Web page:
As an ear-ring of gold, and an ornament of fine gold, so is a wise reprover upon an obedient ear, Prov. 25:12. Abigail was a wise reprover of David’s passion, and he gave an obedient ear to the reproof, according to his own principle (Ps. 141:5): Let the righteous smite me, it shall be a kindness. Never was such an admonition either better given or better taken.
I. David gives God thanks for sending him this happy check to a sinful way (1 Sam. 25:32): Blessed be the Lord God of Israel, who sent thee this day to meet me. Note, 1. God is to be acknowledged in all the kindnesses that our friends do us either for soul or body. Whoever meet us with counsel, direction, comfort, caution, or seasonable reproof, we must see God sending them. 2. We ought to be very thankful for those happy providences which are means of preventing sin.
II. He gives Abigail thanks for interposing so opportunely between him and the mischief he was about to do: Blessed be thy advice, and blessed be thou, 1 Sam. 25:33. Most people think it enough if they take a reproof patiently, but we meet with few that will take it thankfully and will commend those that give it to them and accept it as a favour. Abigail did not rejoice more that she had been instrumental to save her husband and family from death than David did that Abigail had been instrumental to save him and his men from sin.
III. He seems very apprehensive of the great danger he was in, which magnified the mercy of his deliverance. 1. He speaks of the sin as very great. He was coming to shed blood, a sin of which when in his right mind he had a great horror, witness his prayer, Deliver me from blood-guiltiness. He was coming to avenge himself with his own hand, and that would be stepping into the throne of God, who has said, Vengeance is mine; I will repay. The more heinous any sin is the greater mercy it is to be kept from it. He seems to aggravate the evil of his design with this, that it would have been an injury to so wise and good a woman as Abigail: God has kept me back from hurting thee, 1 Sam. 25:34. Or perhaps, at the first sight of Abigail, he was conscious of a thought to do her a mischief for offering to oppose him, and therefore reckons it a great mercy that God gave him patience to hear her speak. 2. He speaks of the danger of his falling into it as very imminent: “Except thou hadst hasted, the bloody execution had been done.” The nearer we were to the commission of sin the greater was the mercy of a seasonable restraint—Almost gone (Ps. 73:2) and yet upheld.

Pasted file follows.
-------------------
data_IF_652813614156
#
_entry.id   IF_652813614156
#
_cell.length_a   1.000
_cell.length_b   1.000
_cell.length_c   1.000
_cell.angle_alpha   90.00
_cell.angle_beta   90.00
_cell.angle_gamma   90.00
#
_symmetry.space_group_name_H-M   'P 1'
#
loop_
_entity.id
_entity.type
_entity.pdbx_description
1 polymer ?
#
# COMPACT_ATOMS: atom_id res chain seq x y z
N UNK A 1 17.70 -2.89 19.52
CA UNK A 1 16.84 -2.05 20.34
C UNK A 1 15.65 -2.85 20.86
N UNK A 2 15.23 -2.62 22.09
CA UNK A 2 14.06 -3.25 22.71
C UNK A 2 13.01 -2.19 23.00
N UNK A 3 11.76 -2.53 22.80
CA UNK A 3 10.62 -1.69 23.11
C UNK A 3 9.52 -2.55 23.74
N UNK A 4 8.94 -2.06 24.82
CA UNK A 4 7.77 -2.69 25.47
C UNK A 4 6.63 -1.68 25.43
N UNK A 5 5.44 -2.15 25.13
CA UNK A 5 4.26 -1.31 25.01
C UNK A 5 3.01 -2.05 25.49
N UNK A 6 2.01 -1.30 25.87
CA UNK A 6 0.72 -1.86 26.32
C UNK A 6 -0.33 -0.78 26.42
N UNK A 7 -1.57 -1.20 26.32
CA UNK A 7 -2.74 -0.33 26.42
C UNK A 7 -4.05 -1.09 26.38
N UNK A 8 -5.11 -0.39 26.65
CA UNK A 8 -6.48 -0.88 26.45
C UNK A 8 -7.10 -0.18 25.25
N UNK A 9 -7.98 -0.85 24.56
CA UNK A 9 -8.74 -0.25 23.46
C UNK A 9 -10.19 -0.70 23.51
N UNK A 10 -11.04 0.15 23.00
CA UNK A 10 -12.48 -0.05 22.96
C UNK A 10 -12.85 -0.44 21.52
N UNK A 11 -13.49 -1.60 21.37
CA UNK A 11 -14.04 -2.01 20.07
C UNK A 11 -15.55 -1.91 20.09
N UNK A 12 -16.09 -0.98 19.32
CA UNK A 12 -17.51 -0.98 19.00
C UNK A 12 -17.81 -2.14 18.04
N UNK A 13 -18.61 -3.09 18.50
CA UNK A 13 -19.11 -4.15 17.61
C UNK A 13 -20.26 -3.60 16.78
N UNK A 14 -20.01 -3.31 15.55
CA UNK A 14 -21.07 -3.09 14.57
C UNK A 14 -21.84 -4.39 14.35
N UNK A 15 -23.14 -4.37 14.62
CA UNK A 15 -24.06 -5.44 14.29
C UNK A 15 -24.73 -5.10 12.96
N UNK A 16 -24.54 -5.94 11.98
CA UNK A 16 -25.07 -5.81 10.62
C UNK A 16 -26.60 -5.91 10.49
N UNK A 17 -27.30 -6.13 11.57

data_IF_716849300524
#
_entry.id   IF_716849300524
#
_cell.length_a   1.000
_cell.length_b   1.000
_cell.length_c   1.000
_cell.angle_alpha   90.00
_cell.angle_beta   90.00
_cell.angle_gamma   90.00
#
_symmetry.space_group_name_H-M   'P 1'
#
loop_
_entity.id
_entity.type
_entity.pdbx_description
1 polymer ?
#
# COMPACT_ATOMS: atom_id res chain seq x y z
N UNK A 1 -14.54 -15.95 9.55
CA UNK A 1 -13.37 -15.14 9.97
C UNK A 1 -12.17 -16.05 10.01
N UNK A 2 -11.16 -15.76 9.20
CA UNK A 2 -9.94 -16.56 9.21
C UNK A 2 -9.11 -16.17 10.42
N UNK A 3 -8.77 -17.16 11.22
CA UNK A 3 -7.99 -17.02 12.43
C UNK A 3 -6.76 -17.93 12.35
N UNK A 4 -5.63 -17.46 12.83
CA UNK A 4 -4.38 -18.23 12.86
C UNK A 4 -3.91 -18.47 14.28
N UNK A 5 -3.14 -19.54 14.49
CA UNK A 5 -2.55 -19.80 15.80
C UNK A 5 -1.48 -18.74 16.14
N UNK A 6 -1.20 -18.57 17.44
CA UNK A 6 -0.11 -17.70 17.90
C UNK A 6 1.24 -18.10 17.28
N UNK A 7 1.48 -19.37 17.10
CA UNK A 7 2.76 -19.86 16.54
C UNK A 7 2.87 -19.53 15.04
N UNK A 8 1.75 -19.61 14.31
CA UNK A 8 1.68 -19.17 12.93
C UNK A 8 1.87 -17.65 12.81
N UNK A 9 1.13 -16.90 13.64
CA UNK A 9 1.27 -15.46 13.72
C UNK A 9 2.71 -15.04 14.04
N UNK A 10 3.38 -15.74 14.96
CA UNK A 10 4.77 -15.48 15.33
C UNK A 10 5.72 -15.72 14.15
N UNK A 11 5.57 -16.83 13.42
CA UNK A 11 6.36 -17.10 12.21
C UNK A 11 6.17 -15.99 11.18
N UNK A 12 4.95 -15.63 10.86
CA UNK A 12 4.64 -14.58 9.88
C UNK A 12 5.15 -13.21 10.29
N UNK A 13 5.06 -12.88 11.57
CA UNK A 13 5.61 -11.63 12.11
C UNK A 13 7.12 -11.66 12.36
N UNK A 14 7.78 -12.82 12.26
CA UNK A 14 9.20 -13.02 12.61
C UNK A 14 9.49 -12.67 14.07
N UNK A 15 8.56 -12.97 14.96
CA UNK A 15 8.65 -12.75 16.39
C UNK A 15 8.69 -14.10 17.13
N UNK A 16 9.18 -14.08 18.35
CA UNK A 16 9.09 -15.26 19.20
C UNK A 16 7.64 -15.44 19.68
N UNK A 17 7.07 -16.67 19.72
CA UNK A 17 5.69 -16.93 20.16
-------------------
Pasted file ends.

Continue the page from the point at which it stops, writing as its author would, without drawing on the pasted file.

IV. He dismissed her with an answer of peace, 1 Sam. 25:35. He does, in effect, own himself overcome by her eloquence: “I have hearkened to thy voice, and will not prosecute the intended revenge, for I have accepted thy person, am well pleased with thee and what thou hast said.” Note, 1. Wise and good men will hear reason, and let that rule them, though it come from those that are every way their inferiors, and though their passions are up and their spirits provoked. 2. Oaths cannot, bind us to that which is sinful. David had solemnly vowed the death of Nabal. He did evil to make such a vow, but he would have done worse if he had performed it. 3. A wise and faithful reproof is often better taken, and speeds better, than we expected, such is the hold God has of men’s consciences. See Prov. 28:23.
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